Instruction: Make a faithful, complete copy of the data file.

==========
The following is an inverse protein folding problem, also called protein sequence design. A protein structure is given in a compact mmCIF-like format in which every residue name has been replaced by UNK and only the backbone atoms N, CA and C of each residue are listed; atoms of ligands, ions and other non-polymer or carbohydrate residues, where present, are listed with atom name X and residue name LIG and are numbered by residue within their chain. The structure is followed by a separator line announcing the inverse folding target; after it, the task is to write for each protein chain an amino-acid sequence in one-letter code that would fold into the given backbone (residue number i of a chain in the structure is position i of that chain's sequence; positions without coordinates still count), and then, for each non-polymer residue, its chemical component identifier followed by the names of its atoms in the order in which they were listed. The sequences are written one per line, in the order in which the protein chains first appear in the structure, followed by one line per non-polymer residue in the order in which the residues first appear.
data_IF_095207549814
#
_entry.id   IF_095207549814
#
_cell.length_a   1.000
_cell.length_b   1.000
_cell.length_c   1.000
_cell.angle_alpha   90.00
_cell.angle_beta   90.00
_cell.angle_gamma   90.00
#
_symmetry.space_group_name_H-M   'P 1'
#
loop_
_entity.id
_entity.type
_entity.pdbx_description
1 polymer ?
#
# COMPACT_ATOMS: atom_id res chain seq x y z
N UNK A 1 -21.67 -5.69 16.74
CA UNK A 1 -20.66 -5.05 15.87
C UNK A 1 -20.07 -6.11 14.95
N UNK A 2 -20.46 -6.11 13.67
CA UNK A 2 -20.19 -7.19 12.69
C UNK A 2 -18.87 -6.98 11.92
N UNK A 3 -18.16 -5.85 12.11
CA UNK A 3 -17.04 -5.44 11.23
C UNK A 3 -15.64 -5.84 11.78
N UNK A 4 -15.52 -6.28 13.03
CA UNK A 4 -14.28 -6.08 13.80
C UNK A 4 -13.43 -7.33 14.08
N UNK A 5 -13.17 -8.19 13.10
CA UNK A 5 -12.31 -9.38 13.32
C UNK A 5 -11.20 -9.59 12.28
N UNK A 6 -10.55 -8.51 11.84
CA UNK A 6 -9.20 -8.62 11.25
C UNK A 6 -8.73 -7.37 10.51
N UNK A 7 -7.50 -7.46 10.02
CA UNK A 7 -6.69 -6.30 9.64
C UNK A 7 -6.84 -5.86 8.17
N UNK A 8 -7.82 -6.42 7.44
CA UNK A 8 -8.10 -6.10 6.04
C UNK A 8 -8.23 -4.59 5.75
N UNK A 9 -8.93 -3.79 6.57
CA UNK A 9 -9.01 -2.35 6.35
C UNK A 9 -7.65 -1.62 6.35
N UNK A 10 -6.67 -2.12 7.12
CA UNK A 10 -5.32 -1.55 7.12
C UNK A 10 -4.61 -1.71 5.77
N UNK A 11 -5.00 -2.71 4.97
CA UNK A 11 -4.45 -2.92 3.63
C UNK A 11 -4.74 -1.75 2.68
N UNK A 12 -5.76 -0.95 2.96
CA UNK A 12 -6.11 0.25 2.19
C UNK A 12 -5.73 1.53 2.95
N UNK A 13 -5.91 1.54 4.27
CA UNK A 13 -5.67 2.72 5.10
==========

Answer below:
The following is an inverse protein folding problem, also called protein sequence design. A protein structure is given in a compact mmCIF-like format in which every residue name has been replaced by UNK and only the backbone atoms N, CA and C of each residue are listed; atoms of ligands, ions and other non-polymer or carbohydrate residues, where present, are listed with atom name X and residue name LIG and are numbered by residue within their chain. The structure is followed by a separator line announcing the inverse folding target; after it, the task is to write for each protein chain an amino-acid sequence in one-letter code that would fold into the given backbone (residue number i of a chain in the structure is position i of that chain's sequence; positions without coordinates still count), and then, for each non-polymer residue, its chemical component identifier followed by the names of its atoms in the order in which they were listed. The sequences are written one per line, in the order in which the protein chains first appear in the structure, followed by one line per non-polymer residue in the order in which the residues first appear.
data_IF_095207549814
#
_entry.id   IF_095207549814
#
_cell.length_a   1.000
_cell.length_b   1.000
_cell.length_c   1.000
_cell.angle_alpha   90.00
_cell.angle_beta   90.00
_cell.angle_gamma   90.00
#
_symmetry.space_group_name_H-M   'P 1'
#
loop_
_entity.id
_entity.type
_entity.pdbx_description
1 polymer ?
#
# COMPACT_ATOMS: atom_id res chain seq x y z
N UNK A 1 -21.67 -5.69 16.74
CA UNK A 1 -20.66 -5.05 15.87
C UNK A 1 -20.07 -6.11 14.95
N UNK A 2 -20.46 -6.11 13.67
CA UNK A 2 -20.19 -7.19 12.69
C UNK A 2 -18.87 -6.98 11.92
N UNK A 3 -18.16 -5.85 12.11
CA UNK A 3 -17.04 -5.44 11.23
C UNK A 3 -15.64 -5.84 11.78
N UNK A 4 -15.52 -6.28 13.03
CA UNK A 4 -14.28 -6.08 13.80
C UNK A 4 -13.43 -7.33 14.08
N UNK A 5 -13.17 -8.19 13.10
CA UNK A 5 -12.31 -9.38 13.32
C UNK A 5 -11.20 -9.59 12.28
N UNK A 6 -10.55 -8.51 11.84
CA UNK A 6 -9.20 -8.62 11.25
C UNK A 6 -8.73 -7.37 10.51
N UNK A 7 -7.50 -7.46 10.02
CA UNK A 7 -6.69 -6.30 9.64
C UNK A 7 -6.84 -5.86 8.17
N UNK A 8 -7.82 -6.42 7.44
CA UNK A 8 -8.10 -6.10 6.04
C UNK A 8 -8.23 -4.59 5.75
N UNK A 9 -8.93 -3.79 6.57
CA UNK A 9 -9.01 -2.35 6.35
C UNK A 9 -7.65 -1.62 6.35
N UNK A 10 -6.67 -2.12 7.12
CA UNK A 10 -5.32 -1.55 7.12
C UNK A 10 -4.61 -1.71 5.77
N UNK A 11 -5.00 -2.71 4.97
CA UNK A 11 -4.45 -2.92 3.63
C UNK A 11 -4.74 -1.75 2.68
N UNK A 12 -5.76 -0.95 2.96
CA UNK A 12 -6.11 0.25 2.19
C UNK A 12 -5.73 1.53 2.95
N UNK A 13 -5.91 1.54 4.27
CA UNK A 13 -5.67 2.72 5.10